Stick to what works
My son definitely can get into a rut with food, but as long as he is getting enough nutrients, I don't mind at all. Sticking to what I know he loves makes meals less of a battle. I know one day he'll be more adventurous, but for now, I'm just focusing on what he does enjoy.
Rewards can be a very slippery slope. If you reward a child for doing X behavior, it can (but not always) escalate to the point where s/he won't do anything without a reward. However, for short-term use, rewards can be very effective. If you are thinking of using rewards for eating, be sure to never use food as a reward. Consider a sticker chart for just trying.
Even though it gets tiring, always ask your child if they want to try a bite of X food. You will probably get a lot of "No thank you's" (I know I do!) but the key is to continue to expose your child to the new food. Eventually s/he will try it. Child experience food through social learning, which means that the more they see it, the more familiar it becomes, and the more likely it will be accepted. I love to add berries or bananas to my cereal and oatmeal but for years that has been a big fat No for my son. Instead of putting berries in his cereal, I slice them on a ramekin and let him eat them separate. One morning, much to my surprise, he dumped his berries in the cereal and happily ate it all. That may seem like small potatoes but for this Mama, that was a huge WIN! I was so proud of him; he did it all on his own without a battle. Now he loves his berries in his cereal, and he came to that conclusion all on his own.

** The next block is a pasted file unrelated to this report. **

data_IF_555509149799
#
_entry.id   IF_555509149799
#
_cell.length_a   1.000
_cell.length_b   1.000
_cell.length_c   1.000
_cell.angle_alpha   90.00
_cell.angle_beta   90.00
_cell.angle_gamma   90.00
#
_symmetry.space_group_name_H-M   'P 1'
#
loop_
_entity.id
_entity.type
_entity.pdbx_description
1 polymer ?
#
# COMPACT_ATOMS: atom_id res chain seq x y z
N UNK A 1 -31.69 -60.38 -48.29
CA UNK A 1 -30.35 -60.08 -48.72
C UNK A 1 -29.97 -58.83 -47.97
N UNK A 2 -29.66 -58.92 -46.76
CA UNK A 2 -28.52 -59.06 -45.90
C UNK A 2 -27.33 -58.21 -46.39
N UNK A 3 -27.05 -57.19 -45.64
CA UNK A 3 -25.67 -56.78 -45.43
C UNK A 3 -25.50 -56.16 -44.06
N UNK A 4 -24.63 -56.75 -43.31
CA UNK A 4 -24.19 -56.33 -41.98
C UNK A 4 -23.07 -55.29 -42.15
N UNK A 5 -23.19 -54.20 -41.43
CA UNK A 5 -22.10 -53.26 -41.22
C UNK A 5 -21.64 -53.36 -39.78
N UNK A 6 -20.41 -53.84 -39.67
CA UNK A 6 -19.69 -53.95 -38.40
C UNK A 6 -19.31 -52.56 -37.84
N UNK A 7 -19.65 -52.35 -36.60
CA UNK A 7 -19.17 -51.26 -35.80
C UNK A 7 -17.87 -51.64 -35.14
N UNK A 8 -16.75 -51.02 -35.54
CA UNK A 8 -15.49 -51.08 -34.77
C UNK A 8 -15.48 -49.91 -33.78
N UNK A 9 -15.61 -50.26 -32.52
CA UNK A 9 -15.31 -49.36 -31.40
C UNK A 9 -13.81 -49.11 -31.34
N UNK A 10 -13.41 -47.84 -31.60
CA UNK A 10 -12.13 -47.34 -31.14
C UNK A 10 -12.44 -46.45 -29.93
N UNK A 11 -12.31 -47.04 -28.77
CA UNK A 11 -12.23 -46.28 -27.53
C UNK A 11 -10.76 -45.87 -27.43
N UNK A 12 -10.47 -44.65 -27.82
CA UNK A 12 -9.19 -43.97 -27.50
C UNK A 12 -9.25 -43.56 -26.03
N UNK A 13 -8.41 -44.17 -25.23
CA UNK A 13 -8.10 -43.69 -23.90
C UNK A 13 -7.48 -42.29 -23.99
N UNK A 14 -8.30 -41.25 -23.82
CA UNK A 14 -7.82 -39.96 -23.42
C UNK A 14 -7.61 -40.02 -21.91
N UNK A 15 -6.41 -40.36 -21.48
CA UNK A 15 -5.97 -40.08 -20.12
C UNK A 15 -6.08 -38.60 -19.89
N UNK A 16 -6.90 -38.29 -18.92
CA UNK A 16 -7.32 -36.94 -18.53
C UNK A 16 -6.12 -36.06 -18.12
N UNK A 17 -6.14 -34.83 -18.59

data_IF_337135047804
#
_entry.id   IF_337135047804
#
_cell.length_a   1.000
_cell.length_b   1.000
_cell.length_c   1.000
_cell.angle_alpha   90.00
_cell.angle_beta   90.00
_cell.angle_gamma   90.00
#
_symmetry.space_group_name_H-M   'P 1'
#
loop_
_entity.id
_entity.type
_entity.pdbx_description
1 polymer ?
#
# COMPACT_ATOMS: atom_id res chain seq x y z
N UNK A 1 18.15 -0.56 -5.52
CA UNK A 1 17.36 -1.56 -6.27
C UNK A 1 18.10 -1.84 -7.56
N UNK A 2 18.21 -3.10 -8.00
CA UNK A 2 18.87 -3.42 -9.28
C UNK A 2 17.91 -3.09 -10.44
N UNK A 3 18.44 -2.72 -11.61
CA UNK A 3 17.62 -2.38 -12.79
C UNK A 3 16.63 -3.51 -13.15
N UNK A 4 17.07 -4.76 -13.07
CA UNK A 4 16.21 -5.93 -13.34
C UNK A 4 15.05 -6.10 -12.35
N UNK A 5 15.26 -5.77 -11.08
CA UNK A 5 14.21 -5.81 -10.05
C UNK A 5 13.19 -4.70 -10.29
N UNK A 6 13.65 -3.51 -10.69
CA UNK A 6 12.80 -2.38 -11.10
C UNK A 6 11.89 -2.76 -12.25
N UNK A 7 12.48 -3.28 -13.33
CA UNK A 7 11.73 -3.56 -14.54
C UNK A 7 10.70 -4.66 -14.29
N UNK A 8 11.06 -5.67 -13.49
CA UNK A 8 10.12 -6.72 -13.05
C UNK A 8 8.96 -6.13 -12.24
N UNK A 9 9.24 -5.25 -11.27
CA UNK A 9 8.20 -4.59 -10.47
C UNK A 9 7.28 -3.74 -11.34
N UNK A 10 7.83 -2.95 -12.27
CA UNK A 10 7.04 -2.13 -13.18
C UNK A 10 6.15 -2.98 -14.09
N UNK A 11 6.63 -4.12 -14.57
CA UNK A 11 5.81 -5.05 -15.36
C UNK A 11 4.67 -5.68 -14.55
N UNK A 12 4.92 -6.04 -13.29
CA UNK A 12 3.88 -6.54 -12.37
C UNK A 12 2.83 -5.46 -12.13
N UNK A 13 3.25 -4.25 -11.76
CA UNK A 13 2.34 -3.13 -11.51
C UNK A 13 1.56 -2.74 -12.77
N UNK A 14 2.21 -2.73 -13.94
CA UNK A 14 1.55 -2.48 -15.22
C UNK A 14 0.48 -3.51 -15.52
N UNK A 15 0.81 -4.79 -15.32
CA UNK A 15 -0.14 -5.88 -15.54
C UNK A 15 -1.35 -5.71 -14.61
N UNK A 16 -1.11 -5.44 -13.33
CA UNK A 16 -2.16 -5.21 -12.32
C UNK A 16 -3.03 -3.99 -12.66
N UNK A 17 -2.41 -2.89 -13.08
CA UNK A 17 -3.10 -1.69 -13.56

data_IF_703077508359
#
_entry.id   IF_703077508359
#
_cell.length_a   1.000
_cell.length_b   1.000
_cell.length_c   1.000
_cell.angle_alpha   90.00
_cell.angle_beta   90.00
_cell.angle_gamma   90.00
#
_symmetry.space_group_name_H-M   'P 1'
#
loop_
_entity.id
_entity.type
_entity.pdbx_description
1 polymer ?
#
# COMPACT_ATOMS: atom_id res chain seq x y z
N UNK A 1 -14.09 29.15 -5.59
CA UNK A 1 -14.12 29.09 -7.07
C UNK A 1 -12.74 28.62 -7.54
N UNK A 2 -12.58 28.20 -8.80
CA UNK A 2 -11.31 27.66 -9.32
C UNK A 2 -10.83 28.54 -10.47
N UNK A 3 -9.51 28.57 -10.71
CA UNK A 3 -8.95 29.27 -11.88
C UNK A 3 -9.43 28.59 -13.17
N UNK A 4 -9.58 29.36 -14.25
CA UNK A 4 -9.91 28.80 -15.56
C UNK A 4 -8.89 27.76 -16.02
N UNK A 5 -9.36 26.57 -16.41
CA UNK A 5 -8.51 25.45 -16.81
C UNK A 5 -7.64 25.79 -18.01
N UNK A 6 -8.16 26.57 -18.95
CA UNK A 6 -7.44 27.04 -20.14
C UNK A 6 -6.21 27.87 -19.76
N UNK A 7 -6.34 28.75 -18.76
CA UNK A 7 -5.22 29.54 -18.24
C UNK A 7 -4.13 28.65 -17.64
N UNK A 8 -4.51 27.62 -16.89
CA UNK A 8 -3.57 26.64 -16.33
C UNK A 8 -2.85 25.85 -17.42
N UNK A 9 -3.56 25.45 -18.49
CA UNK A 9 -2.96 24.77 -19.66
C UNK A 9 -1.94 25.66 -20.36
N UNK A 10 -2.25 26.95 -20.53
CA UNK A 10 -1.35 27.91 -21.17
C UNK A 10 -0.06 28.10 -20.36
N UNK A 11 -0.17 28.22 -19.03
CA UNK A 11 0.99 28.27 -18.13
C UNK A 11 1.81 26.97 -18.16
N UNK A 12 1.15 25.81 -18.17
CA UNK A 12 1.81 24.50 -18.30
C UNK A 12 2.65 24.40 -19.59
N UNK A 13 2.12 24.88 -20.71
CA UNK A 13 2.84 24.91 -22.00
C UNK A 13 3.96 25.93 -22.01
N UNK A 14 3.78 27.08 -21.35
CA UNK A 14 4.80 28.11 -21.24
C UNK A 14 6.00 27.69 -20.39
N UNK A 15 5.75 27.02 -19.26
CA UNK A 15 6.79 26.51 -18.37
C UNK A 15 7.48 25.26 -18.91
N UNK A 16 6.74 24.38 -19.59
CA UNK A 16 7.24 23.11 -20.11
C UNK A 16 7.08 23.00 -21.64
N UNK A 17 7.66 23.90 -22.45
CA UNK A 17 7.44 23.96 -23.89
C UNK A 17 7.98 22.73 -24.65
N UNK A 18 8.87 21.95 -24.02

Presentation for new foods is key for my son. The way I present it both verbally and physically plays a big part in whether or not he'll try it. I bought him fun plates and silverware that look like construction vehicles to help make meals more fun. The way I describe food also helps. We call broccoli "baby trees". He loves broccoli but the very first time I introduced it, he was wary. A simple name change was all he needed to give it a try.
The key to keeping the peace at the table is to remain pressure-free. Ask your child to try a food, but don't hound him. Remember that research shows that a child may need 10-15 tries of a food before he actually eats a serving.